Land degradation is a global problem. One of the main factors of this
degradation is intense winds in the world’s arid and semi-arid regions.
The wind acts on soils without vegetation cover in increasingly large
regions. The impact of dust storms is considerable, from massive soil
deterioration to health problems. In the arid regions of northern and
central Mexico, the problem of changing land use from grasslands and
forests to rainfed agriculture has increased notably in recent decades.
Recurring dust storms due to winds associated with the passage of cold
fronts have become a severe environmental problem. The Weather Research
and Forecasting Model (WRF-Chem) was applied to analyze dust storms that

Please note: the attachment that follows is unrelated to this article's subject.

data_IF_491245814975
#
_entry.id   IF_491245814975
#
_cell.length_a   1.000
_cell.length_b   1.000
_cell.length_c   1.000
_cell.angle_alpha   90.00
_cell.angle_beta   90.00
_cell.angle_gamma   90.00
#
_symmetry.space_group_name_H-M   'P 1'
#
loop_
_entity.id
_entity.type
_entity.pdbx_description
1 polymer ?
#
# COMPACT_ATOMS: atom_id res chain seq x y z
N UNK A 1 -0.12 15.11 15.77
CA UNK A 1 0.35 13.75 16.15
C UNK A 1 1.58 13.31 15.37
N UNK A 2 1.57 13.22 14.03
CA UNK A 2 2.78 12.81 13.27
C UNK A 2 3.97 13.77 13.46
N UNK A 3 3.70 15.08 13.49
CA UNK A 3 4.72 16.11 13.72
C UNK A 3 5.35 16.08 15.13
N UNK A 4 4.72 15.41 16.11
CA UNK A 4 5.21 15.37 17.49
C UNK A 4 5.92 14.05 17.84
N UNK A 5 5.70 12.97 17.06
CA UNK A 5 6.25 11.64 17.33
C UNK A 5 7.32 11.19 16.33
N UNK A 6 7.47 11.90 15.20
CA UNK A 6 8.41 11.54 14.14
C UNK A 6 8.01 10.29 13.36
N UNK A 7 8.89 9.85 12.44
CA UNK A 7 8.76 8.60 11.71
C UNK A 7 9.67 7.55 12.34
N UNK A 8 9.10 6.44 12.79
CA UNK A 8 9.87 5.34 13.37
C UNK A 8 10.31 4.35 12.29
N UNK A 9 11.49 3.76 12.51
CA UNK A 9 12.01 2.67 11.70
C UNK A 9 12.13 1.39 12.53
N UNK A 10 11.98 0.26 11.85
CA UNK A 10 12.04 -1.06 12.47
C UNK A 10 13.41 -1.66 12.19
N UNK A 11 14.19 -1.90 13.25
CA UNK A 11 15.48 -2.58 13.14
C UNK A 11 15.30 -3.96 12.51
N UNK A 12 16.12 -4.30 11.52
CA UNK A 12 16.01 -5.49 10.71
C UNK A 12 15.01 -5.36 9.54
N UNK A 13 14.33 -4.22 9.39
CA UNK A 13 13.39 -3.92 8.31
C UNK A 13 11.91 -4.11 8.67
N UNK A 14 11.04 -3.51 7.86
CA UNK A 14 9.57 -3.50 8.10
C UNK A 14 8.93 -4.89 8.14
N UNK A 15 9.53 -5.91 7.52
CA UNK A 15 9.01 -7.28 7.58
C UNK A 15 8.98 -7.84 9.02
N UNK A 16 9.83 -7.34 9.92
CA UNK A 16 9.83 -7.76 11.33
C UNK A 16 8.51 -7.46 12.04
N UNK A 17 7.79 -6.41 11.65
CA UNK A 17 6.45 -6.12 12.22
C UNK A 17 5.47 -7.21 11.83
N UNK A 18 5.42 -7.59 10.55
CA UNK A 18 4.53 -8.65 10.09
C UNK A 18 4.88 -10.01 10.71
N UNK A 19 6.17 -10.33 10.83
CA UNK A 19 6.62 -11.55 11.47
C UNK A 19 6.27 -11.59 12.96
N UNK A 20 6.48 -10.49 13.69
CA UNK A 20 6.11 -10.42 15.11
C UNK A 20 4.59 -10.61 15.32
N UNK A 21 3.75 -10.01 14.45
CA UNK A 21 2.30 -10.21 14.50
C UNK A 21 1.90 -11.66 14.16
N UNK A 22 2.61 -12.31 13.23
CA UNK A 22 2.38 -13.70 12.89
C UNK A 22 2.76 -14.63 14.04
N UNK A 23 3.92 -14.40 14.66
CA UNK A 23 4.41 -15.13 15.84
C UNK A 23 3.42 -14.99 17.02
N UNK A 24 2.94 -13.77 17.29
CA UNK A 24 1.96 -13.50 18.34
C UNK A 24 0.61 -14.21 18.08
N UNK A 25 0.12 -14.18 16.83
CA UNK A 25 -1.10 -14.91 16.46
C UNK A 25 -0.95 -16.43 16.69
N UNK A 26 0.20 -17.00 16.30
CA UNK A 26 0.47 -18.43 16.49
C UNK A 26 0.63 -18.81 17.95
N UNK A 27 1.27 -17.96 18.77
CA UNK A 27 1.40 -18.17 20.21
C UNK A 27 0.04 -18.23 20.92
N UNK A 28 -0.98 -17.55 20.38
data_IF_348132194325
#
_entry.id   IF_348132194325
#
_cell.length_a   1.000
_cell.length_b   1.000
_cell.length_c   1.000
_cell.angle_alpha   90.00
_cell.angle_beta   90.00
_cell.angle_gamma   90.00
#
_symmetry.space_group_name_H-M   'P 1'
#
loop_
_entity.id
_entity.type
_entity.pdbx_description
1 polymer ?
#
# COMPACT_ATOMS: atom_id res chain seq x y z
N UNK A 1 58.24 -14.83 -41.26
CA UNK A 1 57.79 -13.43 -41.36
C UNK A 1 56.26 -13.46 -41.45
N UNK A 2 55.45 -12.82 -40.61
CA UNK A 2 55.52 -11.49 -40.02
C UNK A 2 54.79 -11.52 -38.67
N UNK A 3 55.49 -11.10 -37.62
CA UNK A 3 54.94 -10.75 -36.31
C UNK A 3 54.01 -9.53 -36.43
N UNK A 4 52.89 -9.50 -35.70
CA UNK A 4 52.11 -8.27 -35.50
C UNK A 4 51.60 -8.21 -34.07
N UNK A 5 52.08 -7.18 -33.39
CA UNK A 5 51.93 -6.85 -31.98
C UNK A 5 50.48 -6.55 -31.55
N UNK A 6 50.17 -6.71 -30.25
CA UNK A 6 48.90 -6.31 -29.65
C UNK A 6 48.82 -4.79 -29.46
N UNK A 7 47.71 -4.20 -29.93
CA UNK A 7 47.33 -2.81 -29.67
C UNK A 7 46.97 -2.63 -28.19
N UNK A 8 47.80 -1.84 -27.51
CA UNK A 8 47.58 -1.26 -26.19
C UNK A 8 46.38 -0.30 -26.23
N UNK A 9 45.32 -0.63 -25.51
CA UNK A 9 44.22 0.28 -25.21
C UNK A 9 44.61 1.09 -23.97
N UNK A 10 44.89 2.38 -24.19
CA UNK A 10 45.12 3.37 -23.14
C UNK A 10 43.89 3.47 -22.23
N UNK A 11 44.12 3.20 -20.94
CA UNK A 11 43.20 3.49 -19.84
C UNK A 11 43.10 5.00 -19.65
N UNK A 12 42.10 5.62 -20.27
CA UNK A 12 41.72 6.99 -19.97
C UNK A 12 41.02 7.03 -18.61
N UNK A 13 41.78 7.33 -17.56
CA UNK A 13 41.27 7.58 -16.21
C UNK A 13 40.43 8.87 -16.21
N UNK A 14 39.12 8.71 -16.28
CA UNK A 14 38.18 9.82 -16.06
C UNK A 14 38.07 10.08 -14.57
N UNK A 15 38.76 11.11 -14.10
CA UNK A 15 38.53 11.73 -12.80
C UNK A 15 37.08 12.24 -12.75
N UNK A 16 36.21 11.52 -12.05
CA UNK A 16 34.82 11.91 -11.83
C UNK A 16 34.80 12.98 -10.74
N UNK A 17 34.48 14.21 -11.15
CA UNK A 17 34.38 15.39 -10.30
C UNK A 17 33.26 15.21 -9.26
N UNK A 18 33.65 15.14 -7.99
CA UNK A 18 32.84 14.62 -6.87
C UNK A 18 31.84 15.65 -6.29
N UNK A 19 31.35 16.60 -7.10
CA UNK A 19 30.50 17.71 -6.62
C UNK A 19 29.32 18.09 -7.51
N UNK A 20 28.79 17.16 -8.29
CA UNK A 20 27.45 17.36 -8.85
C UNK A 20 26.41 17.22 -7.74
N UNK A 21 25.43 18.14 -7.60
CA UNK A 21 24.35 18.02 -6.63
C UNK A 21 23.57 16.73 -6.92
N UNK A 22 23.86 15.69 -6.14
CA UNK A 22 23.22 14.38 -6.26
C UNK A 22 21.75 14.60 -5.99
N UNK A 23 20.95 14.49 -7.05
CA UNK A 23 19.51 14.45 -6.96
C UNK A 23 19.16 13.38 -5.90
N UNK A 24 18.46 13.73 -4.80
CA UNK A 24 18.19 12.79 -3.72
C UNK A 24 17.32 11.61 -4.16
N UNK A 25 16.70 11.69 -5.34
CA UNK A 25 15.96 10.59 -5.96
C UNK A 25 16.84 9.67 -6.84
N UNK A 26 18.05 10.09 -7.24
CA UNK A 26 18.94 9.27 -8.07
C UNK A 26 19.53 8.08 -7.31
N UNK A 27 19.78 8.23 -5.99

occur mainly during the winter. An analysis was performed for wind speed
data in the period from October 2005 to April 2018. It revealed that
about 20 events per year exceeded a threshold erosion speed of 9 m/s.
Fifteen events with the potential to generate dust storms were selected.
The total amount of dust emitted was added together, and an average dust
storm was calculated. Since the massive land-use change began
approximately 50 years ago, a total erosion effect was estimated for
this period. The characterization of eight soil samples revealed the
texture of fine silty sands with low clay content and low organic
content due to the mechanical processes of removing the finest fraction.
Comparison between observed and modeled dust storm events showed good